Jim Lecckman of Yale talks of the synchronous mind.
Jim Lecckman of Yale talks of the synchronous mind.

Can we imagine a virtuous cycle over the next several generations that would tend toward less violence, more ecological wisdom, gratitude, and kindness? Yes.

This would be the natural fruit of a complex ecology of associations midwifed by hopeful people over decades. By complex associations I mean the ever-morphing interconnection of government, academic, faith, health, media, philanthropy, non-governmental and some we don’t have names for, yet, as we become Googleized.

All of these interconnected assets experience will experience increased confidence and stability as they are more conscious of being part of a generative phenomenon of life. Each is dignified by its intimate usefulness, rather like mitochondria are made happy by being utterly absorbed into the life of the cell.

As much as our Larger Life depends on each mother/child dyad, it also thrives with the dawning realization of continuous intergenerativity of infants-children-youth-adolescents-young adults-adults and elders.

All are us –all the time all our lives– play a biological and spiritual part in generating the life and well-bring of each other and thus the whole. Normal life is bio-social-spiritual. And the more mundane the activity, the more completely it is so.

Even the very young notice that their adults can be depended on to act with intentionality in their favor toward their good life as possible. Slightly older, but still-young children notice adults showing the same care for others slightly younger. Older children and adolescents notice themselves beginning to fulfill expectations of playing similar roles at part of the nurturing web and often notice themselves playing a key role in the care of those who are old. And then they experience an oxcytocin bath in puberty as they seek a mate and drive toward their own children.

This associational ecology emerges out of and in tension with–conflict, disparity, tension and wounding. Antonovsky considered the banal violations of humanity as the norm, not the exception. He wrote after the horrors of World War Two on the very soil of which we met. But much of world today remain broken– and still breaking–by active and structural violence.  But is it more dangerous than the lion-filled African Savanna which our nomadic bands faced? Probably not. We are not nomads, but can learn from them (notes Doug Fry). Our radically social species thrived because of our complex fluid dynamic human systems as smart and tough as the world.  We created social webs safe enough to bring another baby into for about 1,000 generations. This is the human way. Of life.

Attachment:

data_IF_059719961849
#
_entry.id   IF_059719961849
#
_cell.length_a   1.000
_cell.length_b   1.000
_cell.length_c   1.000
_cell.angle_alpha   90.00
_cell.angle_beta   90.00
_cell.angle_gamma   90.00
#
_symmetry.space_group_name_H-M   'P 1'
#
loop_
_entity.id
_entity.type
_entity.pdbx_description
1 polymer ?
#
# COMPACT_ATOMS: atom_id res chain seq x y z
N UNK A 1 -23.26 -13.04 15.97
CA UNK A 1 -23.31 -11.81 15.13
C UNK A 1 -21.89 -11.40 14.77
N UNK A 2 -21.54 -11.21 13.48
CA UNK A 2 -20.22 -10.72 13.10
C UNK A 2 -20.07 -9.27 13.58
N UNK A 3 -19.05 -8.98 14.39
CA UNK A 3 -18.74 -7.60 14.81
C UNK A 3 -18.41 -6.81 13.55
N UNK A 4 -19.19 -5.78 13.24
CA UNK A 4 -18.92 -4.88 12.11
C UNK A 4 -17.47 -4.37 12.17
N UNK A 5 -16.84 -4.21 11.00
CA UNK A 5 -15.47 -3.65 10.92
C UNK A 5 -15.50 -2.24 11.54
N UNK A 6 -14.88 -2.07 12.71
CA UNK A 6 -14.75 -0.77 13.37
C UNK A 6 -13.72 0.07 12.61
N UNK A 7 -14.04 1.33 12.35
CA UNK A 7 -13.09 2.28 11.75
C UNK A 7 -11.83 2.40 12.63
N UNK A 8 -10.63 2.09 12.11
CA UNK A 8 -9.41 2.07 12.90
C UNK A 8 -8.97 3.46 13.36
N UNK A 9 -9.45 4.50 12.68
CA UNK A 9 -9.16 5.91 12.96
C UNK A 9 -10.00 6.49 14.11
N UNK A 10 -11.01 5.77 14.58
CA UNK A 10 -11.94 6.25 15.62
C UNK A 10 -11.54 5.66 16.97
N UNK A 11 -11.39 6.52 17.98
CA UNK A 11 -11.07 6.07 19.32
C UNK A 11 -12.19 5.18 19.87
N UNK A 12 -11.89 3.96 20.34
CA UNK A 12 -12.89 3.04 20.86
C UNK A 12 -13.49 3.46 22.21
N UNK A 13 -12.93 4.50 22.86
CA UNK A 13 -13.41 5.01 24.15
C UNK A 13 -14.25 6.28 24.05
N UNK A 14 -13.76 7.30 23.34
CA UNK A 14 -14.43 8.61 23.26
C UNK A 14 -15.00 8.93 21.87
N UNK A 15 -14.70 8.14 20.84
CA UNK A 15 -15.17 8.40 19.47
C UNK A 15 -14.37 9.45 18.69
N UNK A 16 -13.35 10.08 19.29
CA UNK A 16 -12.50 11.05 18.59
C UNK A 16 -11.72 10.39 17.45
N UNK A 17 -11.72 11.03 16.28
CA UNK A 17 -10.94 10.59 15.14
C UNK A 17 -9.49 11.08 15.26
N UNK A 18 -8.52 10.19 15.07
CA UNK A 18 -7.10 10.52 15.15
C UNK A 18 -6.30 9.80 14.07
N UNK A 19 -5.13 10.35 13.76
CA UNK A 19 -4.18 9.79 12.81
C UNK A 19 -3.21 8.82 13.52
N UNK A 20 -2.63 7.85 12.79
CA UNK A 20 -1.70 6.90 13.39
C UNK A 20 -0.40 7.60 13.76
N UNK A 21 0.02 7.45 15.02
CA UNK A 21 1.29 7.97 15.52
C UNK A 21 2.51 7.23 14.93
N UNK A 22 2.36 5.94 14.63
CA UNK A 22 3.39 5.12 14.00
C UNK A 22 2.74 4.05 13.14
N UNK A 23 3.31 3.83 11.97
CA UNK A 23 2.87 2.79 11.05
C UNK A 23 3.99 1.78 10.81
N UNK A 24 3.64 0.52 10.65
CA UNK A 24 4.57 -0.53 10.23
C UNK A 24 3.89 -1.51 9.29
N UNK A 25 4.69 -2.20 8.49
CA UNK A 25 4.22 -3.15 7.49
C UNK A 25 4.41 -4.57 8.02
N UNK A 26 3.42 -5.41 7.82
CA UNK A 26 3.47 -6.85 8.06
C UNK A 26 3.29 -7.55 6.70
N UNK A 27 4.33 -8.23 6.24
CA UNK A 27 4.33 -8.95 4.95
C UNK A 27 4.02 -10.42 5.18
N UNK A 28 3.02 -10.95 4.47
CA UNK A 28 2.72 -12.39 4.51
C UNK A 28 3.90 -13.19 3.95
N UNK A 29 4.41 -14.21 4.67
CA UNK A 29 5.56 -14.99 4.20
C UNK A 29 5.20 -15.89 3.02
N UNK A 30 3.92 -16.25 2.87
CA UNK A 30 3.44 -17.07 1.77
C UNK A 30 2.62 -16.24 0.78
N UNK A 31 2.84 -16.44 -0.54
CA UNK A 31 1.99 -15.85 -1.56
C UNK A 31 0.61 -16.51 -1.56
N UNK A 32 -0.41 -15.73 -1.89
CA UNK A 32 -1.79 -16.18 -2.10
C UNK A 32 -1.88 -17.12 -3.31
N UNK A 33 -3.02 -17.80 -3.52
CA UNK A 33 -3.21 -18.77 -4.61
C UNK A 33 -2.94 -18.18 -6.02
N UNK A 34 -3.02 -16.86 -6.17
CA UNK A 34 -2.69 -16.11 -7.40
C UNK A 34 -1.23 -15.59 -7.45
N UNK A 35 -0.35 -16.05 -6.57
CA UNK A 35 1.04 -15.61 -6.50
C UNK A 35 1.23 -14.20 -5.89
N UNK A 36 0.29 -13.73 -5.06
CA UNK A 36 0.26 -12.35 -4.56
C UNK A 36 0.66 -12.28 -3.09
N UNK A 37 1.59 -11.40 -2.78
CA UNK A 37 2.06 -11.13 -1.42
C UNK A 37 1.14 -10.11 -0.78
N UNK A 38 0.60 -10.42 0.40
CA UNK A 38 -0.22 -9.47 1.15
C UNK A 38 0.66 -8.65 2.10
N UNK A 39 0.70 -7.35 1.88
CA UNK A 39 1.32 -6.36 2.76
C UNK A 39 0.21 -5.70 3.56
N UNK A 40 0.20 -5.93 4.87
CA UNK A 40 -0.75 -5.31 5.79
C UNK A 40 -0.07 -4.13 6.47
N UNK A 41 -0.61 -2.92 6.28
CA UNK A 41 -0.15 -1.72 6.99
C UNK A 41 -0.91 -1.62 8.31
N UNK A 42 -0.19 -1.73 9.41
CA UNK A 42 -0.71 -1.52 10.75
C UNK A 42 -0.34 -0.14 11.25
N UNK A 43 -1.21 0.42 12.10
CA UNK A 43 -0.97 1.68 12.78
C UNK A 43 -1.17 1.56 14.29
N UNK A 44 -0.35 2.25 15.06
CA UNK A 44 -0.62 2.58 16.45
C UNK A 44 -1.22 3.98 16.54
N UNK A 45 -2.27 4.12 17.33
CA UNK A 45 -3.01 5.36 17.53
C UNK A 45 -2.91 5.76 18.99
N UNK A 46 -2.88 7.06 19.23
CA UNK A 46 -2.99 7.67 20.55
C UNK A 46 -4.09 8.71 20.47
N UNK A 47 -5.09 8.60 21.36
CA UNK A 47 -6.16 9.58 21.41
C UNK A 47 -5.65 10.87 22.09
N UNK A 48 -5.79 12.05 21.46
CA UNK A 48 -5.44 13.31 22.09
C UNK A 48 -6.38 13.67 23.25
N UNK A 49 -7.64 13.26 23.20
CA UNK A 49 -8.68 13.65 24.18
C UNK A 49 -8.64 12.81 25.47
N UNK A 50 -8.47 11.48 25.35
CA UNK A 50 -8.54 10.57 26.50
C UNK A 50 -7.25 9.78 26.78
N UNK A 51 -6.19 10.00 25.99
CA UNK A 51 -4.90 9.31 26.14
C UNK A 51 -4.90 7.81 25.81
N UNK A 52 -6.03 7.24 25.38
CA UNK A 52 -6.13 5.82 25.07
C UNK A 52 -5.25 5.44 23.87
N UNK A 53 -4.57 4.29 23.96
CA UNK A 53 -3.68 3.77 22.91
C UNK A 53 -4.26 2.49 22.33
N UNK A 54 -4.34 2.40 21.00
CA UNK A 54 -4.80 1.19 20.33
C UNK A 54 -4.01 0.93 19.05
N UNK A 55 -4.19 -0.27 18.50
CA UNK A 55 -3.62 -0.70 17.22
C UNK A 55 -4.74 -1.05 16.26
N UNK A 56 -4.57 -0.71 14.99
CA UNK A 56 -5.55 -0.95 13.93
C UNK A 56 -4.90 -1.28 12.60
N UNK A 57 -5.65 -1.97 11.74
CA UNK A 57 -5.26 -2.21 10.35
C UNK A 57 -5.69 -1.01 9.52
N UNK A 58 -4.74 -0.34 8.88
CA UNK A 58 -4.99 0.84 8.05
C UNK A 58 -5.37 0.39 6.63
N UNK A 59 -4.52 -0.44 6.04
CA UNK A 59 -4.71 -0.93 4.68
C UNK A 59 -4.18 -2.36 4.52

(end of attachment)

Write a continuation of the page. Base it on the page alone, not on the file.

Looking West from the Frankfurt Institute for Advanced Studies.
Looking West from the Frankfurt Institute for Advanced Studies.

If we humans navigate the next century’s difficult passage, it will be because humble leaders will have learned to work with the whole dynamic array of complex human associations to nurture a generation of new generations capable of new generations. We will have found our life in a more complex ecology of human associations capable of creative freedom. This week in Frankfurt–no stranger to overwhelming suffering and astonishing creative freedom–nurtured my hope that we may pull that off.

And so we begin

This is a blog about life written in the language of life. Larry Pray and I wrote a book about the leading causes of life which has (as life does) emerged into a growing swirl of activities, projects, experiences and, above all, friendships. Those causes of life — connection, coherence, agency, blessing and hope–are a simple trellis on which a great deal is growing.

My life grows through a rich web of relationships, many of which are linked in one way or another to organizations: Methodist Le Bonheur Healthcare, Interfaith Health Program, Africa Religious Health Assets Program, World Council of Churches, United Methodist Church, schools and others on the ground in Memphis where I live. Some are mostly academic, others programmatic, but all are about life.

Although I play some official role in many of those organizations, this blog is purely personal. I do not expect any of my comments to reflect on them or obligate than in any way. Sometimes I don’t even agree with myself!

The Leading Causes of Life is one of four books I’ve written, all of which are ways of seeking to frame life as a positive movement toward the possible. Although many of my relationships tend to arise out of engagement with problems of different scales and types (hunger, AIDS, violence), my focus has always been toward the possible. Deeply Woven Roots (Fortress) is about the strengths of congregations; Boundary Leaders (Fortress) is about creating life in the “boundary zones” of community; Strong Partners (Carter Center) is about aligning religious health assets. The point is leading a life about life.

I will be posting about once a week. Hopefully, others, such as Larry Pray will also post, enriching the discourse.

You’ll see links to all of these associations, institutions, books and programs. If you haven’t come to the blog from one of them I encourage you to find you way from the blog toward them.

This is probably enough of an introduction for a blog. I’m posting this from my cabin in the North Georgia mountains on a clear day in the 80’s stirred by just enough breeze to hold the hawks up and to invite me away from the keyboard toward the hardwood paths. Looks like life out there.